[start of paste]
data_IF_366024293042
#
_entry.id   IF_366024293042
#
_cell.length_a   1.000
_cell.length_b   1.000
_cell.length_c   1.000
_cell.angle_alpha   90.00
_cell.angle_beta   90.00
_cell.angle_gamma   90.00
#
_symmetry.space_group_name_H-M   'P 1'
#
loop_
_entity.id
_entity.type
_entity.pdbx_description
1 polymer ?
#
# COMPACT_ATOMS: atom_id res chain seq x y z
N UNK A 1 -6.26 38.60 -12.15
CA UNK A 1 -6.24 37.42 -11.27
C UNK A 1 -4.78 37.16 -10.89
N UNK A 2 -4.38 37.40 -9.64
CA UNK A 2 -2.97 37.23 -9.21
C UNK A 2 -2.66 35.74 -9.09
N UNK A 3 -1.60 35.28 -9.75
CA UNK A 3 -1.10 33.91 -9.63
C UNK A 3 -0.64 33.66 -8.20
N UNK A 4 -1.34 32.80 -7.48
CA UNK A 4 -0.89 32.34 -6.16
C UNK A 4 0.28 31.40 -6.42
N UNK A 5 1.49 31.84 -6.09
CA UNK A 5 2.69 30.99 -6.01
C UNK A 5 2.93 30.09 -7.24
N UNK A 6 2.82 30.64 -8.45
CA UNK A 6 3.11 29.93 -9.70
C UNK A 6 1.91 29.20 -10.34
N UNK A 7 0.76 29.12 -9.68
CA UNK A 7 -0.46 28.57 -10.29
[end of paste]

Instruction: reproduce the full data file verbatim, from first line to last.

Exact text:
data_IF_366024293042
#
_entry.id   IF_366024293042
#
_cell.length_a   1.000
_cell.length_b   1.000
_cell.length_c   1.000
_cell.angle_alpha   90.00
_cell.angle_beta   90.00
_cell.angle_gamma   90.00
#
_symmetry.space_group_name_H-M   'P 1'
#
loop_
_entity.id
_entity.type
_entity.pdbx_description
1 polymer ?
#
# COMPACT_ATOMS: atom_id res chain seq x y z
N UNK A 1 -6.26 38.60 -12.15
CA UNK A 1 -6.24 37.42 -11.27
C UNK A 1 -4.78 37.16 -10.89
N UNK A 2 -4.38 37.40 -9.64
CA UNK A 2 -2.97 37.23 -9.21
C UNK A 2 -2.66 35.74 -9.09
N UNK A 3 -1.60 35.28 -9.75
CA UNK A 3 -1.10 33.91 -9.63
C UNK A 3 -0.64 33.66 -8.20
N UNK A 4 -1.34 32.80 -7.48
CA UNK A 4 -0.89 32.34 -6.16
C UNK A 4 0.28 31.40 -6.42
N UNK A 5 1.49 31.84 -6.09
CA UNK A 5 2.69 30.99 -6.01
C UNK A 5 2.93 30.09 -7.24
N UNK A 6 2.82 30.64 -8.45
CA UNK A 6 3.11 29.93 -9.70
C UNK A 6 1.91 29.20 -10.34
N UNK A 7 0.76 29.12 -9.68
CA UNK A 7 -0.46 28.57 -10.29